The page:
Mark Twain Plays Bible ‘Gotcha!’ With Pissy Librarian in Autobiography Excerpt


Over the last 40 years of his life, Mark Twain scribbled endless anecdotes left in the form of fat manuscript to eventually be published as his autobiography, with most penned by a stenographer in the four years prior to Twain’s death. But in his will, he stipulated that they not be released until 100 years after he was dead and gone, or November 2010. That’s coming up! Autobiography of Mark Twain comes in at about 500,000 words and will be split into three volumes, the first of which drops this fall. Leaks are coming slowly, but steadily, like singles from a highly anticipated album, but a new excerpt from Newsweek reads like a smash hit, as Twain shows off his wit and schools a librarian.

We find Twain peeved about the banning of The Adventures of Huckleberry Finn from libraries across the nation, with Huck — described by Twain as “the neglected and untaught son of a town drunkard” — seen as “a bad example for young people, and a damager of their morals.” They’re missing the point, Twain thinks.

And so he takes up his own cause:

Two or three years ago I was near by when one of these banishments was decreed and advertised, and I went over and asked the librarian about it, and he said yes, Huck was banished for lying. I asked,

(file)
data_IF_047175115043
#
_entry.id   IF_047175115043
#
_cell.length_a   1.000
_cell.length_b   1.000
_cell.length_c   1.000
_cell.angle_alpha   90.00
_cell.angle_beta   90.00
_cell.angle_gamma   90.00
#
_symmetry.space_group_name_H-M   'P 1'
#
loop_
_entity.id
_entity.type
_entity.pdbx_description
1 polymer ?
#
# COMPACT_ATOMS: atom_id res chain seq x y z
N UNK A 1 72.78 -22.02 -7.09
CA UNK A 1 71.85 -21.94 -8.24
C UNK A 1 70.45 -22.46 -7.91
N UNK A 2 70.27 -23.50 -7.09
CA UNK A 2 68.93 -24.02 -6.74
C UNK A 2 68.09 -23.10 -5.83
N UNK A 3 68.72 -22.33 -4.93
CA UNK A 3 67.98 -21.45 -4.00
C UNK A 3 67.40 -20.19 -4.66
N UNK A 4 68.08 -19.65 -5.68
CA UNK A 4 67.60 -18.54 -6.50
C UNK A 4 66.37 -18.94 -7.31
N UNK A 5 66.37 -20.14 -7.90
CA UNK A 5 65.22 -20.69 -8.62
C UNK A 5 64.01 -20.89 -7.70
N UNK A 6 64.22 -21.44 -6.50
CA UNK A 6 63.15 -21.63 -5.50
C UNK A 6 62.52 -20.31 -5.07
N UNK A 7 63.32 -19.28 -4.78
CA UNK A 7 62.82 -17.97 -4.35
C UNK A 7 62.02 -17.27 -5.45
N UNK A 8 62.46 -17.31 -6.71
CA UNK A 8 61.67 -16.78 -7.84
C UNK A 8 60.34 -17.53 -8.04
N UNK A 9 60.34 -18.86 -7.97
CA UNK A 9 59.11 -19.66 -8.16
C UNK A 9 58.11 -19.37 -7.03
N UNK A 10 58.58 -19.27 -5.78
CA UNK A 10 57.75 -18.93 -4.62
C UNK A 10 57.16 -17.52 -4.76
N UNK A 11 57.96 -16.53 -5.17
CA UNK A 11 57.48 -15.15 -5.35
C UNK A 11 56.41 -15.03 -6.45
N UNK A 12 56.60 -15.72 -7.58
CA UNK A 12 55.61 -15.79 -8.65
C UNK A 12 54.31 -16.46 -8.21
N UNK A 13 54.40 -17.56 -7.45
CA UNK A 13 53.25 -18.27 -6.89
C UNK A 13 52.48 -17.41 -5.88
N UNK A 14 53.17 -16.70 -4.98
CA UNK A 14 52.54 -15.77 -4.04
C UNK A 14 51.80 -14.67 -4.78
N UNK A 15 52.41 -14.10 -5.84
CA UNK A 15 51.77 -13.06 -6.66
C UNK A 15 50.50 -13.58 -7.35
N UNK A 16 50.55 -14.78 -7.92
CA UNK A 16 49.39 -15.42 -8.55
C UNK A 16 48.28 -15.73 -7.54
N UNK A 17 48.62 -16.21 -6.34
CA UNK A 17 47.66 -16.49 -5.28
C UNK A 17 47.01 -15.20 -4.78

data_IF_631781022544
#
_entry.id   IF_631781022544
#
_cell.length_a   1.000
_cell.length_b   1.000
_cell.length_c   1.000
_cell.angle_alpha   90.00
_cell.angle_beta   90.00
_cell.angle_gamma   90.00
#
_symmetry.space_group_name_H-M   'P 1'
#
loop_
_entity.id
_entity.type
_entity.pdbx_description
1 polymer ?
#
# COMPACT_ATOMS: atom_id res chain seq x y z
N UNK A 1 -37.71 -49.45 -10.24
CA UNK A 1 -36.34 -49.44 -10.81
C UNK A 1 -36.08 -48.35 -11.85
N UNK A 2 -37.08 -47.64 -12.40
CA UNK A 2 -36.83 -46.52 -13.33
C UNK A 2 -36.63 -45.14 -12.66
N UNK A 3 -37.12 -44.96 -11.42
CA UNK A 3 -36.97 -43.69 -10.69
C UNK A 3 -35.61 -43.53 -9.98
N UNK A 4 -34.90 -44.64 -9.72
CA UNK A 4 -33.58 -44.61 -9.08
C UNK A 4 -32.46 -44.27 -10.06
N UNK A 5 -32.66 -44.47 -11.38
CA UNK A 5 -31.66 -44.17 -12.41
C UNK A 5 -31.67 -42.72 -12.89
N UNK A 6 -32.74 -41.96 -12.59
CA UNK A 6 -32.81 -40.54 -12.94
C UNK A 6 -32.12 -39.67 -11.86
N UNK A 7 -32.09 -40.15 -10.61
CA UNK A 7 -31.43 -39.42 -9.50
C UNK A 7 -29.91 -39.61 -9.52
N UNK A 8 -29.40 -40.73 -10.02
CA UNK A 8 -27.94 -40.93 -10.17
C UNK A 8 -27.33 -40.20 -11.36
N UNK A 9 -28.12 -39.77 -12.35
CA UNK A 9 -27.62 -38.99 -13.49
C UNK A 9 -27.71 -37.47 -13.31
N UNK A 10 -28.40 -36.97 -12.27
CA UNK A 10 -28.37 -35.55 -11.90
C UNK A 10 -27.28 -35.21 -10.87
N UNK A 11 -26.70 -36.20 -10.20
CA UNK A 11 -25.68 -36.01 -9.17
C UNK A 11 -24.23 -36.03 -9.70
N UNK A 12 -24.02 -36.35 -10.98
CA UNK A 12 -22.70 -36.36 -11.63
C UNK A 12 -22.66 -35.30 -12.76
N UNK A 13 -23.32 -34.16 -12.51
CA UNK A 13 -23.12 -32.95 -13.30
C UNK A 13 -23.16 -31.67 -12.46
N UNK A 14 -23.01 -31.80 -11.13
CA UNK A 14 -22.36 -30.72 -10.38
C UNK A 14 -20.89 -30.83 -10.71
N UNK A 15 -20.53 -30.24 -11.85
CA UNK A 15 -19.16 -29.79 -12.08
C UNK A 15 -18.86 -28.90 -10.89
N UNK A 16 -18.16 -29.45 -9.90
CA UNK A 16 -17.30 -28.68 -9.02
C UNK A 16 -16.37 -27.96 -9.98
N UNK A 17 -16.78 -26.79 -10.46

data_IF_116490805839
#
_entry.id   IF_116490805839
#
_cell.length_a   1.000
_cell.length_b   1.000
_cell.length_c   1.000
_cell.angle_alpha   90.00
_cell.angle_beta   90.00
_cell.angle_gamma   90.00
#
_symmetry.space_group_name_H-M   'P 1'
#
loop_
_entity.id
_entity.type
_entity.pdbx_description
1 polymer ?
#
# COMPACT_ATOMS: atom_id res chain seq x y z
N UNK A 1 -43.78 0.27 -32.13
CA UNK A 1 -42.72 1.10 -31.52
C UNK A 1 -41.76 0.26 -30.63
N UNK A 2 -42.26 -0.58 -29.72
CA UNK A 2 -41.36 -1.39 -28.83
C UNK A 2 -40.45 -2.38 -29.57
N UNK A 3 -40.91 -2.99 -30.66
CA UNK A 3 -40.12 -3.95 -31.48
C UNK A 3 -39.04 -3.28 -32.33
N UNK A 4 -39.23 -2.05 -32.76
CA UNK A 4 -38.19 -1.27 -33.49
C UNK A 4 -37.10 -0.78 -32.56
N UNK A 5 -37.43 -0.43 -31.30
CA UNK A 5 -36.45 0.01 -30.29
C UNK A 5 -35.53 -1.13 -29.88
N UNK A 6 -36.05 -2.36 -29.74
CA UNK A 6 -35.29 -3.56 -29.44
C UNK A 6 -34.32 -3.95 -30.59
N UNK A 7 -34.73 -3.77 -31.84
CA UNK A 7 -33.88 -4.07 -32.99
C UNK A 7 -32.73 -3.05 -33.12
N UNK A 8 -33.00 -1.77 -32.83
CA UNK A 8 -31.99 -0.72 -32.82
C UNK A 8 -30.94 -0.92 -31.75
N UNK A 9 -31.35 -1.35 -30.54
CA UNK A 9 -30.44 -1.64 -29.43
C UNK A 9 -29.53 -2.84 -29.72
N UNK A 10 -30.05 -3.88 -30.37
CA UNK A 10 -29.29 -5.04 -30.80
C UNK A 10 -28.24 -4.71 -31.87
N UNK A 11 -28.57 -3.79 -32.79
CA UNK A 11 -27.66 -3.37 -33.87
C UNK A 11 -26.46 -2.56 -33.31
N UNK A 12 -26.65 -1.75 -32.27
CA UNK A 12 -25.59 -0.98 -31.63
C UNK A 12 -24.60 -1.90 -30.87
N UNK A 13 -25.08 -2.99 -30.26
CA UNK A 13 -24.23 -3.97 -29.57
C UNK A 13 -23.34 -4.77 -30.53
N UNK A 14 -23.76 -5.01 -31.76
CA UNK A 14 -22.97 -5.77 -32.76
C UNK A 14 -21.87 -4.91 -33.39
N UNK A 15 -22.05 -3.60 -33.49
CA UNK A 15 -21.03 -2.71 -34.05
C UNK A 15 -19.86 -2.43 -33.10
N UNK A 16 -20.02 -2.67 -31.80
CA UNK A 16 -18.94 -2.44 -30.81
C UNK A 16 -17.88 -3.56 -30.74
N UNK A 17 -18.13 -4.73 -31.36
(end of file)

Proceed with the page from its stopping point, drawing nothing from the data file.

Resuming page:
“Is there nothing else against him?”

“No, I think not.”

“Do you banish all books that are likely to defile young morals, or do you stop with Huck?”

“We do not discriminate; we banish all that are hurtful to young morals.”

I picked up a book, and said–

“I see several copies of this book lying around. Are the young forbidden to read it?”

“The Bible? Of course not.”

Twain then singles out a few particularly objectionable parts of the Good Book and asks the librarian if children are made to read those portions.

“Of course not!”

“You don’t need to. They read them to themselves, clandestinely. All Protestant children of both sexes do it, and have been doing it for several centuries. You did it yourself when you were a boy. Isn’t it so?”

Now, if you’re writing your own story, you might do a little twisting of the truth to keep yourself on top, looking sharp and in short, correct. But when it comes to the punchline, Twain straight kills it.